1. Eat right – Make it a habit to eat as much home-cooked, and fresh food as possible, all the times, not just during periods. It’s great for the skin. But if you can’t at least during the periods, avoid processed food. The more processed food like wafers etc you eat, the more your body has to work to digest it. It’s like giving a sleep deprived person another night of work. Make it easy for your body be eating fresh food, foods containing fibre and protein, and lots of water. You might want to reduce on the caffeine as its a diuretic and may hold water in the body, increasing swelling. Alsi seeds soaked in water overnight are a good home remedy if swelling is a recurrent problem.

2. Exercise – Most women I know don’t exercise outside of the little walking that they have to do in order to get to and fro the workplace/ college. It’s a pity because I can’t stress how important exercise is, in order to feel good. Especially during your periods, it helps the blood to flow out easily, and thus the pain in the lower abdomen that may happen due to blockage will not happen. I know, it is difficult to think of exercise when you’re writhing in pain, but just some walking or jogging for half an hour will also do. When it becomes a habit, it will be your first response to periods-pain.

3. Take care of yourself – All said and done, periods are still a stressful time for your body. Take care of yourself. Use massage and heat to release the pressure wherever you feel pain. Lighten the workload in possible. Rest adequately, try to indulge in things you like. My mom would go on a rampage during her periods and clean as much as possible – leading to pain and swollen feet. I know periods give you free time, but use that to rest and be happy.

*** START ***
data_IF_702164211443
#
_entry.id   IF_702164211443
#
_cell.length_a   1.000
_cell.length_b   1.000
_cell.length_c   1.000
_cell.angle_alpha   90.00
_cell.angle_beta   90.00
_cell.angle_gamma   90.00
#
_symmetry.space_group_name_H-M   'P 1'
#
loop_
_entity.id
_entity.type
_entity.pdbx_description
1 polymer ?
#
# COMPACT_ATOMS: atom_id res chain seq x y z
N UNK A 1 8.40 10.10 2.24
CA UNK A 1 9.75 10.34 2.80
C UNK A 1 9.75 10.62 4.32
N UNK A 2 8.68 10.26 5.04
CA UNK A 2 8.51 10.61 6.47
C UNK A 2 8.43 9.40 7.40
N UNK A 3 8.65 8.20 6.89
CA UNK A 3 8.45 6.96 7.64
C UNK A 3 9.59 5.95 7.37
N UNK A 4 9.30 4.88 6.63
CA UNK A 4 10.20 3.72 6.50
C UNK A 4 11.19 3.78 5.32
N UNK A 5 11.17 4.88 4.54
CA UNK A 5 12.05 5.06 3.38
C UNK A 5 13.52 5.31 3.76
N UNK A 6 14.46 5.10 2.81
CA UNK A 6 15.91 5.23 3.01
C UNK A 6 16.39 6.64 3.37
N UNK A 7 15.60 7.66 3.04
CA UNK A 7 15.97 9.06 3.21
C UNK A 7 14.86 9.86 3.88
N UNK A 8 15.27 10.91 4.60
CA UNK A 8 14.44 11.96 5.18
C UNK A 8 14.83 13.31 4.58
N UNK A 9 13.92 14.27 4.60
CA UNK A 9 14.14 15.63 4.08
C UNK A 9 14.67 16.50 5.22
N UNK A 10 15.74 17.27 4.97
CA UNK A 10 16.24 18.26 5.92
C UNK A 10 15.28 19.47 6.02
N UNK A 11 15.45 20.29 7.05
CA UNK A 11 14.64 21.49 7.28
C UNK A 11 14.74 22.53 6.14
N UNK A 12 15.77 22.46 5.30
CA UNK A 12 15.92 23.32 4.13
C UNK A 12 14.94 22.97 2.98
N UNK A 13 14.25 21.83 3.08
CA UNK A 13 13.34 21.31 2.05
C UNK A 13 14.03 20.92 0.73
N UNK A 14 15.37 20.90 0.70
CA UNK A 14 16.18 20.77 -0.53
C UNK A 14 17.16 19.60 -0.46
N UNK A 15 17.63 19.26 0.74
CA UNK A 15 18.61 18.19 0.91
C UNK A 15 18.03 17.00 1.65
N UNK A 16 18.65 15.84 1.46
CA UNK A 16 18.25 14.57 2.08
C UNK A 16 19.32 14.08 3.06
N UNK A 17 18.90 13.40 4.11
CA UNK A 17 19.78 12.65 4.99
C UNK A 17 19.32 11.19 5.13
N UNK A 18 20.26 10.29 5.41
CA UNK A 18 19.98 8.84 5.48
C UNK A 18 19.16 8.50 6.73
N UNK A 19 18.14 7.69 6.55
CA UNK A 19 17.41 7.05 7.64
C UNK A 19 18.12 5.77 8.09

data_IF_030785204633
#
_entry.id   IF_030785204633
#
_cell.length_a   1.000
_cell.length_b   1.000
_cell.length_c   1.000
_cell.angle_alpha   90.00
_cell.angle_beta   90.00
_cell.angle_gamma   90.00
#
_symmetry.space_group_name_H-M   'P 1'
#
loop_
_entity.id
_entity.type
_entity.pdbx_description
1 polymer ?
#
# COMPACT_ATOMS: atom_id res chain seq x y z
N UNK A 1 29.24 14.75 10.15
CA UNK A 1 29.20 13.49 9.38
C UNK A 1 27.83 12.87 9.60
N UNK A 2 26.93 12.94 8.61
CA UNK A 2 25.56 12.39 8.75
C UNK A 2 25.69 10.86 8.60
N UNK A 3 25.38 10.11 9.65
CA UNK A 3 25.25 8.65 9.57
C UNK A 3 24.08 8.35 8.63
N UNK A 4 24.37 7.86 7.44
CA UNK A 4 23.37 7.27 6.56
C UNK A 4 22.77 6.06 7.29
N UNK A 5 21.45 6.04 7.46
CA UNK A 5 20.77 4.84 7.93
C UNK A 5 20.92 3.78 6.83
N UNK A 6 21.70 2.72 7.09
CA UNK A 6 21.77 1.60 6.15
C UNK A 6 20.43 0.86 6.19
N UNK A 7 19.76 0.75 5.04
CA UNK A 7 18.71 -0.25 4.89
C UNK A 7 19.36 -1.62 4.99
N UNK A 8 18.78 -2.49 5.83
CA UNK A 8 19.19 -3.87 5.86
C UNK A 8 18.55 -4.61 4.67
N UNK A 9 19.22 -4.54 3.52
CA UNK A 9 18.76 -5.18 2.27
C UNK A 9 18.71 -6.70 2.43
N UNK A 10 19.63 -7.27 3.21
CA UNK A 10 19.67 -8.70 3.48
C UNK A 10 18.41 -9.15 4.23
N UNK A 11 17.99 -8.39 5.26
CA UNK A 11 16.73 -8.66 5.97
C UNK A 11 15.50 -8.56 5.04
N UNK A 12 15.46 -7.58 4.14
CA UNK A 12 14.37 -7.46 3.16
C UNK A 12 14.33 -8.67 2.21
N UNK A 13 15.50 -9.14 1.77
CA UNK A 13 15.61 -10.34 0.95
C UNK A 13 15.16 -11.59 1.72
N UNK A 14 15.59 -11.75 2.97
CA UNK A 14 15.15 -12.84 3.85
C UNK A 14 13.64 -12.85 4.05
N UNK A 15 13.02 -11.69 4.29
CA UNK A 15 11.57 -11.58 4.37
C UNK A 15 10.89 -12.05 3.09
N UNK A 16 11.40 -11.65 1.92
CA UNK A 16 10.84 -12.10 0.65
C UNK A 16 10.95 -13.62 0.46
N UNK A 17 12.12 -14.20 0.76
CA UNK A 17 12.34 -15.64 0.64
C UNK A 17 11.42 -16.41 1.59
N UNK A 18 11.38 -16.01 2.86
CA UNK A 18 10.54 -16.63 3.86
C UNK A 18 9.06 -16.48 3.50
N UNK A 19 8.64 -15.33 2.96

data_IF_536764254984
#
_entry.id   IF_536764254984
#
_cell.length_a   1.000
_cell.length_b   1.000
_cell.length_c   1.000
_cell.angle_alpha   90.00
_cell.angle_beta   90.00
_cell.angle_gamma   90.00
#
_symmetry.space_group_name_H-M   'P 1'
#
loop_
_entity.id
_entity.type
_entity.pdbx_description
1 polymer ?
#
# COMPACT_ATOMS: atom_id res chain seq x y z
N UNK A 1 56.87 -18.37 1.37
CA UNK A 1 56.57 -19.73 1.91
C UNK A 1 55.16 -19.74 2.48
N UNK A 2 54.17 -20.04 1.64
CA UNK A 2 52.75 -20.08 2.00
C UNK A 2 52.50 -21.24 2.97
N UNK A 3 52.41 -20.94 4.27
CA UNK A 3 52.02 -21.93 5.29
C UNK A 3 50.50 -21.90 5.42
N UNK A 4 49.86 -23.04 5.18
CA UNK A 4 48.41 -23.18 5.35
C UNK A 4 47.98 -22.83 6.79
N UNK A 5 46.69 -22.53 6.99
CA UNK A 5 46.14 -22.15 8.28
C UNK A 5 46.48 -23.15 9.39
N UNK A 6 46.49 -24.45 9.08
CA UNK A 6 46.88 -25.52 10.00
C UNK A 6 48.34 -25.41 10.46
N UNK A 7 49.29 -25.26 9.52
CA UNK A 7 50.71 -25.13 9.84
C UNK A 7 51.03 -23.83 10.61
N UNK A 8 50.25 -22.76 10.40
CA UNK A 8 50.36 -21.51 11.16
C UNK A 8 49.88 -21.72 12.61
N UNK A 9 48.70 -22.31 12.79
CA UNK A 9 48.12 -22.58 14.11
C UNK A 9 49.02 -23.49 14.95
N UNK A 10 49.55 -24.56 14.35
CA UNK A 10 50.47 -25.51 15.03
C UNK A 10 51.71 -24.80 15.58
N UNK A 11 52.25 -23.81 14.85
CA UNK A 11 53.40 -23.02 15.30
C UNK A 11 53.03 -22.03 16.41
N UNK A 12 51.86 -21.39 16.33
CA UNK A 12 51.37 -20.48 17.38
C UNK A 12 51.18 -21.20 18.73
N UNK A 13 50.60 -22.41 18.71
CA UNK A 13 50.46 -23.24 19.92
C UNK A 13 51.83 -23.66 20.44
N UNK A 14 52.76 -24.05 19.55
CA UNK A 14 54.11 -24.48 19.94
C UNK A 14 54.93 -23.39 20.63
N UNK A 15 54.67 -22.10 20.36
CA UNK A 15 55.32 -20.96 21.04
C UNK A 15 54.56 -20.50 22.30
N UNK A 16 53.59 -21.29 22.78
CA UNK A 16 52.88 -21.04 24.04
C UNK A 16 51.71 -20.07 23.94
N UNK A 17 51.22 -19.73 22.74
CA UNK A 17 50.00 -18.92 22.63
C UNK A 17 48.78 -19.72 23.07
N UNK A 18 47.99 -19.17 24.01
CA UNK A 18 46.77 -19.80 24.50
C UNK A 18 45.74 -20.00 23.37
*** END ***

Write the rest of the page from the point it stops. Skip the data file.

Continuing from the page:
4. Talk to the men – Most women say that doing all the above will only make them feel good, but what about external issues, when people misunderstand them? and in my experience, by people, they mean men. The day a man automatically gets what it’s like to have a period is the day a women gets how it feels like to get kicked in the balls. Not gonna happen. So, TALK TO THEM. Tell them that you may be irritable around your periods, but every time you are angry, you’re not menstruating, so that they do not trivialize justified anger.

I’ve done all this, and believe me, life is a lot easier. Go on, make it easier for you too. You deserve it.

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A Kashmir Hangover.

When I left for my college trip to Jammu and Kashmir, I had within me. a pleasant anxiety of the days to come. Kashmir is beautiful, this I knew from others who had visited the place. But, whether the beauty would absorb and overwhelm me and make a cumulative difference to my thought, was the question.

I flatter myself as being someone of good organizational habits and a little more than slight literary bent of mind. And so, on my trip, I jotted down observations and made a couple of sketches. Their true worth, I realized only after getting back. I am going to treasure these diary entries.